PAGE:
My visit to Allahabad in North India presented me with unique opportunities to learn and discover. As a student of Archaeology in the very first year of my degree program, I was unaware of the various aspects of community life and the vibrant hues which color them.
The weekly market along the banks of River Ganga continued the medieval model of market economy and ritual production of most of the merchandise put on sale. The colors and people attracted my untrained eye for the ‘designs’ of life initially, later opening doors for further peek.
Spices – coveted commodity since the historical times – filled the air with their distinctive aroma throughout the market. The vibrant colors were at the heart of the bustling activity of shopping, haggling for the prices and the like. On some conversation with the spice-vendors, it dawned upon me that the network of production, marketing and sale of spices is still as complex in the modern times as may have been in the past. Seeing and touching the cloves, fennel, star anise and other spices stacked in bags made me realize that Vasco da Gama’s trip to Goa wasn’t a whim of the ruler! The spices sold at this market in Allahabad attract foreign as well as Indian shoppers. The black pepper from Malabar is still the “black gold” at this market. Canisters of oil from groundnuts, sunflower and the like lines the spice stall; probably highlighting the marriage of spices and oils in Indian cuisine.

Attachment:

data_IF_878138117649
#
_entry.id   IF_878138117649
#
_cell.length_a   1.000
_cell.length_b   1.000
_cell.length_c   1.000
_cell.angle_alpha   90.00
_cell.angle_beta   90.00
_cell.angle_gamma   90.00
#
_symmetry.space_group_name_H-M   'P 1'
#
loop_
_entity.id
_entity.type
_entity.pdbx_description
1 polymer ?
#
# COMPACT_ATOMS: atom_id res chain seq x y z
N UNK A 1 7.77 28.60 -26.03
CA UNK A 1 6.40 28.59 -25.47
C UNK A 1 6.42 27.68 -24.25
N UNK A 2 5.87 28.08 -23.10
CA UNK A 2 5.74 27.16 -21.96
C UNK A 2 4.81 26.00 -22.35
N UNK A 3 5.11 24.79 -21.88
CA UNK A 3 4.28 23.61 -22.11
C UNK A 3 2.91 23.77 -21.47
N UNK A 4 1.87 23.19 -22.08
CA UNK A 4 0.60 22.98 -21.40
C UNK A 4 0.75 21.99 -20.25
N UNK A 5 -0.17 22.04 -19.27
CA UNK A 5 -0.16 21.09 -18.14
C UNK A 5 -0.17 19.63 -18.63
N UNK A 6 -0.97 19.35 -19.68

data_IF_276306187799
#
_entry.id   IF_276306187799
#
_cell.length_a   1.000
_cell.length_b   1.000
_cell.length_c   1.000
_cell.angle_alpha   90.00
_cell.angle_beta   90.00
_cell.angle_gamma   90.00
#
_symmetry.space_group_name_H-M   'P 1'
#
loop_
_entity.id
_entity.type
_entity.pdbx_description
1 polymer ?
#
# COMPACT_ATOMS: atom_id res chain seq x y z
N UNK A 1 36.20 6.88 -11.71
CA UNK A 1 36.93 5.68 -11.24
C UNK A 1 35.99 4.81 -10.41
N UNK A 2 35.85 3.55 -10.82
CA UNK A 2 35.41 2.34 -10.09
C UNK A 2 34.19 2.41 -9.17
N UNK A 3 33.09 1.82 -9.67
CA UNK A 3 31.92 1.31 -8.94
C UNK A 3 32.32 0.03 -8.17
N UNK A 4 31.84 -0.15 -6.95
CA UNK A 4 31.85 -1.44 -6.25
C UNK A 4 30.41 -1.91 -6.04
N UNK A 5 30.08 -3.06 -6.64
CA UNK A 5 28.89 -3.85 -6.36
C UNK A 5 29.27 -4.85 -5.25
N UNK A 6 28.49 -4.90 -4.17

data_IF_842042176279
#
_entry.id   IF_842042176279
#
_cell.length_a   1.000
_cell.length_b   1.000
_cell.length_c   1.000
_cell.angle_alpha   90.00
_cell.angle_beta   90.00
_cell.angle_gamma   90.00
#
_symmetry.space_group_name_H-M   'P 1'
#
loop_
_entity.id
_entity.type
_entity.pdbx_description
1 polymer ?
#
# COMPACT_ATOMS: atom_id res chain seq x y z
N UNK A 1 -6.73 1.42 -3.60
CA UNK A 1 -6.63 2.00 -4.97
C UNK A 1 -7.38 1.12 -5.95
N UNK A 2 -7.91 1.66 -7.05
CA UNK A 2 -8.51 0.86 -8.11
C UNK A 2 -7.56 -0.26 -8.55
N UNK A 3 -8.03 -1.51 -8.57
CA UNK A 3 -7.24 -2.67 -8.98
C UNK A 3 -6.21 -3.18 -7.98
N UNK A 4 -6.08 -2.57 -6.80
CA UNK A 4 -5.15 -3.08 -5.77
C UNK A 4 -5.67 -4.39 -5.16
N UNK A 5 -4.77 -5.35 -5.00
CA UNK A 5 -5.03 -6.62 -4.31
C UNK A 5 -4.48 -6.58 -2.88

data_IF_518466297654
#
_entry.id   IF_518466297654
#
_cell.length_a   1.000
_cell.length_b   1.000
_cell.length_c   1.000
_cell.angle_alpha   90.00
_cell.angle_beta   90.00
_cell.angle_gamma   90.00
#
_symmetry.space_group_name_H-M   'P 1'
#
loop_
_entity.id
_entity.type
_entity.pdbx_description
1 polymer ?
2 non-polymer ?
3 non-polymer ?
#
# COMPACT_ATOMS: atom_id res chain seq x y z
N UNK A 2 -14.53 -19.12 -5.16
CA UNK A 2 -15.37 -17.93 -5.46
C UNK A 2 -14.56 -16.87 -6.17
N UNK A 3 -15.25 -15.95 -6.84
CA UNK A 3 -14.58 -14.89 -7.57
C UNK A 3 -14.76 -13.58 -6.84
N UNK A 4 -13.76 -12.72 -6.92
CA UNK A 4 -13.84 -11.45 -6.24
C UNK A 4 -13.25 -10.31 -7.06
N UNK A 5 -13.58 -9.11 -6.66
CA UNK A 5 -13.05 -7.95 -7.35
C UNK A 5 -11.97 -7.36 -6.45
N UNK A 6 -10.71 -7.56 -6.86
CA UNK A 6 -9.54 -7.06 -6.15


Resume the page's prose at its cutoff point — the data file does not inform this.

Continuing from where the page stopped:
“Jajmani” system or occupational segregation of the community was evident with the special stalls selling various goods specially crafted by particular occupational groups. The stall with tools and instruments for agriculture was a delight to a person from the city, unaware of such tools and implements in the mechanized world. Coppersmiths specializing in certain type of scythe, handheld saw and shovels talked at length about the procurement of raw materials from the eastern part of India, forging the metal in small-scale smitheries and so on. The involvement of women in the production of iron and copper tools was remarkable.
And the cosmopolitan appeal of the market was further enhanced by the straw and bamboo workers sending their woven baskets and winnowing pans from Agartala in North-East India.
All these observations, communication with the vendors, shoppers and other participants in the scene rendered a nexus of market mechanism probably extant since the days of the Sultans in Delhi at least. The descriptions of Benares and surrounding area as a hub of mercantile activity came alive at this market. The Wednesday market was garbed in flamboyance, busy with people – shoppers, travelers and students like me – laced with the din, under the scorching heat of the Allahabadi sun.